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I’m new here, but I know enough not to try to do what everyone else does. I won’t try to cover the wider tax picture. I cover United States Tax Court on my blog, so here’s a brief round-up on what went on in Tax Court during the last month that I think is of interest to the tax planner and practitioner…
I am going to nominate the Clark Raymond opinion as the best tax story of the year. At least, it is the best one for CPAs. You have to tease it out of the opinion, but there is a kind of rollicking story of troubled partner relationships. I did 40 years in large local and regional public accounting with a little bit of national icing on the cake and never encountered so much apparent dysfunction. Other commentary on the case has concluded that the lesson is about doing a good job maintaining your capital accounts, but I think the real lessons may be a little different.
It is public record, but the guys in the conflict are still practicing so out of professional courtesy I will refer to them as Tom, Dick, and Harry. There is another partner who is part of the story that I will call Jane. Also, for simplicity, I will ignore the fact that they held their partnership interests through single member entities and in Tom’s case in an entity with his wife who did administrative work. And I will refer to the entity involved as “the firm.”
The story is every accountant’s nightmare (and would make for a great tax-themed soap opera). Partners disagree. Partners walk out. Clients follow exiting partners to their new business leaving the old partner with debt.
Here is the story.
There was some rain on the parade of celebration of the student loan debt forgiveness. The Tax Foundation, perhaps with a touch of schadenfreude, announced that the forgiveness, not federally taxable due to recent legislation, might be taxable in as many as thirteen states. They have taken a closer look and backpedaled quite a bit. It is now down to four states Minnesota, Mississippi, North Carolina and Wisconsin and those are not for sure. But, there is likely another way out for many of the recipients of this boon. Keep reading to learn more!
Question: What are my ethical responsibilities when I use software to produce a tax plan?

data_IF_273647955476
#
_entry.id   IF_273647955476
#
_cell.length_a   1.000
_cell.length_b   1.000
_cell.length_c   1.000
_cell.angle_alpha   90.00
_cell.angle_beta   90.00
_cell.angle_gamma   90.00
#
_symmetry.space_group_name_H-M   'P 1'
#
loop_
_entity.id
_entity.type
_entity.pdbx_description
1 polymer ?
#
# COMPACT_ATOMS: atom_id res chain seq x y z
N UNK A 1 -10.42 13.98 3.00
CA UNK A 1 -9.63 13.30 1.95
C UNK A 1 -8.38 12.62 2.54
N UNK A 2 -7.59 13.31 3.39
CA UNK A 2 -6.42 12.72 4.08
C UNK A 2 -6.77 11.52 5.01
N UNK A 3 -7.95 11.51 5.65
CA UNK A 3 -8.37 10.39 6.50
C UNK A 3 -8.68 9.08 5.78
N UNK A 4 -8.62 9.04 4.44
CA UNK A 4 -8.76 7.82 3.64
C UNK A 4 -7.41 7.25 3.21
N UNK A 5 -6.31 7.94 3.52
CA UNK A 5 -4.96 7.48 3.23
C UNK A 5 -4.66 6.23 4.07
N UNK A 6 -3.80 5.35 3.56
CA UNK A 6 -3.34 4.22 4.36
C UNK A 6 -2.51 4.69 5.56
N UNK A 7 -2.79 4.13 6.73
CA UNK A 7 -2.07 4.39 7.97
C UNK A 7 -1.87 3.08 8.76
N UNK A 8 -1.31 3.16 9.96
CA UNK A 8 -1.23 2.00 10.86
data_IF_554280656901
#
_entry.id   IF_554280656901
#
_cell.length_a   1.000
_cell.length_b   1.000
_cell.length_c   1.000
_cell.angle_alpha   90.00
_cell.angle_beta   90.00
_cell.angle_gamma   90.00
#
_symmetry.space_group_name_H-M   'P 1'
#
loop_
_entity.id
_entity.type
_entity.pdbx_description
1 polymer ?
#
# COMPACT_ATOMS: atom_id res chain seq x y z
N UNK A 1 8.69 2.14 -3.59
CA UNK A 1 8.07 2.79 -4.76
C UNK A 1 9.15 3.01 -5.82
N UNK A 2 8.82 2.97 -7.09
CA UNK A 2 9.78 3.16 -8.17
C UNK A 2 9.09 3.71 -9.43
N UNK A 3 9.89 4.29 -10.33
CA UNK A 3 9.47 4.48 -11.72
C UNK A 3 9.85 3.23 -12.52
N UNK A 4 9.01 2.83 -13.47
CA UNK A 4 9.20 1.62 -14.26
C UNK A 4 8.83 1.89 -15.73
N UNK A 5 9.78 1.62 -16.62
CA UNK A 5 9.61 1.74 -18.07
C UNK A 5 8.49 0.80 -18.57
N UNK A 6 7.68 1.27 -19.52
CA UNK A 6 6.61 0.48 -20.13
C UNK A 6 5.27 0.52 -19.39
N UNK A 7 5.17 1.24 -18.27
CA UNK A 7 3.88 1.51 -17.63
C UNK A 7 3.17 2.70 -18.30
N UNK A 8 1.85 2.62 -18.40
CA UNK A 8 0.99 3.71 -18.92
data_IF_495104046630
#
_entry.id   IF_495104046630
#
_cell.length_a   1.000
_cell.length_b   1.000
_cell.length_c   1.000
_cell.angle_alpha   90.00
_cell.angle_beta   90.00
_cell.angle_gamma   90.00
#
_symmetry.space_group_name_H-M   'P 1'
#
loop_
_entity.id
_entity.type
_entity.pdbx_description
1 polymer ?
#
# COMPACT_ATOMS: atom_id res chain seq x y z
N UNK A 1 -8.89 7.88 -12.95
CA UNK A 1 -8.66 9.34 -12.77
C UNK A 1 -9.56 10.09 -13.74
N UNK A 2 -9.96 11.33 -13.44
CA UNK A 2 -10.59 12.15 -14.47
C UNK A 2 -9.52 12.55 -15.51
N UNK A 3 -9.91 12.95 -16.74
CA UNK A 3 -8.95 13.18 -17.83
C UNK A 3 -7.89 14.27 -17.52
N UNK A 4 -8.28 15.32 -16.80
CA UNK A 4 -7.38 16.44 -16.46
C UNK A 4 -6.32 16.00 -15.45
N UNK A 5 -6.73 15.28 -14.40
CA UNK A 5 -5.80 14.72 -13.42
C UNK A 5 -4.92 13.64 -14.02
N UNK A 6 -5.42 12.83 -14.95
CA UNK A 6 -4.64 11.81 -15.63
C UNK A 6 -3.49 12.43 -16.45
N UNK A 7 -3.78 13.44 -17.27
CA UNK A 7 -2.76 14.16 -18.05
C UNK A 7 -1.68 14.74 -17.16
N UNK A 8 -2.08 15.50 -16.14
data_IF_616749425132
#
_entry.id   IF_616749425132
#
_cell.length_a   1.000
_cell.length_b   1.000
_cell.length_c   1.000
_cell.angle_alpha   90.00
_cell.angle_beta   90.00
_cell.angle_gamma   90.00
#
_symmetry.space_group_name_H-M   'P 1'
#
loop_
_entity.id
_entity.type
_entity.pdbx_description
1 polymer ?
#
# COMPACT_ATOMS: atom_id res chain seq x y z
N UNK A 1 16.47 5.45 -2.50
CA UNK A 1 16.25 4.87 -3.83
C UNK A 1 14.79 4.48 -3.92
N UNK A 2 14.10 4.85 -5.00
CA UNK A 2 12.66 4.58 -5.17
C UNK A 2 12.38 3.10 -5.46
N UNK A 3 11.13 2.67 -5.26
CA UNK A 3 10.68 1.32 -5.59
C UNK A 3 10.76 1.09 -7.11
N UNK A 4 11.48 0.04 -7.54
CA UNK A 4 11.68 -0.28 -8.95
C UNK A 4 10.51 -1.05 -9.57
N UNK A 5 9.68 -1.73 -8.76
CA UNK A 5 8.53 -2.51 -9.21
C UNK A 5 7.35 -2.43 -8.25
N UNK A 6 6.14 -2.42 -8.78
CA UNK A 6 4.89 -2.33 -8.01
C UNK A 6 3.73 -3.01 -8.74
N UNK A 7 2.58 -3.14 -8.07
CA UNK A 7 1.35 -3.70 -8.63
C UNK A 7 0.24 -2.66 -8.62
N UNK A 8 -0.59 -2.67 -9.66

Answer: In the world of taxes, there are many ethical issues that can come into play. One area that involves judgment and expertise is when it comes to interpreting tax codes for various purposes such as taking deductions or understanding how ambiguous language might apply in certain situations – all while trying not to make any mistakes.
To learn more about your ethical obligations, continue reading.
Question: How can I explain the recently passed Inflation Reduction Act to my tax planning clients?
Answer: The simplest solution I’ve found so far is to break the Act into three components: tax credits for electric vehicles, tax credits for home improvements, and how the IRS will use the new funds allocated to them. From there, it’s a simple matter of identifying some of the core concepts behind each category. To save you some trouble, I’ve created new client alerts to illustrate how one might do that!
Keep reading to learn more!
It’s challenging at times to understand the passive activity loss guidelines. Many taxpayers are not fully aware of the rules or how they could affect investments and transactions. There are some details that, if not taken care of in advance, could have serious detrimental tax effects.
The way to handle self-rentals in relation to the passive activity loss rules is one of these subtleties. Although many professionals know the self-rental regulations, there are some circumstances that can result in a loss of desired tax benefits.
To continue learning about a general overview of the self-rental provision and the passive activity requirements and how to maximize your deductions from them, keep reading. You will also learn the effects of selling an operating company with a self-rental property still on the books.